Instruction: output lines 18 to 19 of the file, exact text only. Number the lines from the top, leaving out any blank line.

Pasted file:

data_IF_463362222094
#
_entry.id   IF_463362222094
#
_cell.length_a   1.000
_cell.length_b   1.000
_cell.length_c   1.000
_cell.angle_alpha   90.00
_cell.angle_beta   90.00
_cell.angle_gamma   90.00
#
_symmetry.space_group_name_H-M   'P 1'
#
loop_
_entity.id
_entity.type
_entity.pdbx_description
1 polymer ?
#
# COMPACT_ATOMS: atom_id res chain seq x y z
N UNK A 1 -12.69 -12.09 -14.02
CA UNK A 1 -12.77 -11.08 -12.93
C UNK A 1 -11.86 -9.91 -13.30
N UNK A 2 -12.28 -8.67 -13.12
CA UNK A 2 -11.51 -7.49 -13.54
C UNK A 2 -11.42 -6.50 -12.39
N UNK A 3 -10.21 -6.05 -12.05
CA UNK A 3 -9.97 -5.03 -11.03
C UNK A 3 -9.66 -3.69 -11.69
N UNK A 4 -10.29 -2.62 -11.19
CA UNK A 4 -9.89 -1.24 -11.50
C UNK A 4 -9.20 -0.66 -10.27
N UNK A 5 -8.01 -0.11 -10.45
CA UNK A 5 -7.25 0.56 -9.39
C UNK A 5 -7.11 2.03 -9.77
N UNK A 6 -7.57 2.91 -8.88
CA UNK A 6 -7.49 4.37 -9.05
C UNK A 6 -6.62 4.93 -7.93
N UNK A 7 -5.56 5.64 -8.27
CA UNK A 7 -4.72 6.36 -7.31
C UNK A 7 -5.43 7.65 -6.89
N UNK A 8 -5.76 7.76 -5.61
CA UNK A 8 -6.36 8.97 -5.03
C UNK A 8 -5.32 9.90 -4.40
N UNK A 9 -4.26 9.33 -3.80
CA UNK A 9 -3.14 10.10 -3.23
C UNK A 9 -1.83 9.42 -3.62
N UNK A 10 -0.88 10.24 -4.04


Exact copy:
1 polymer ?
#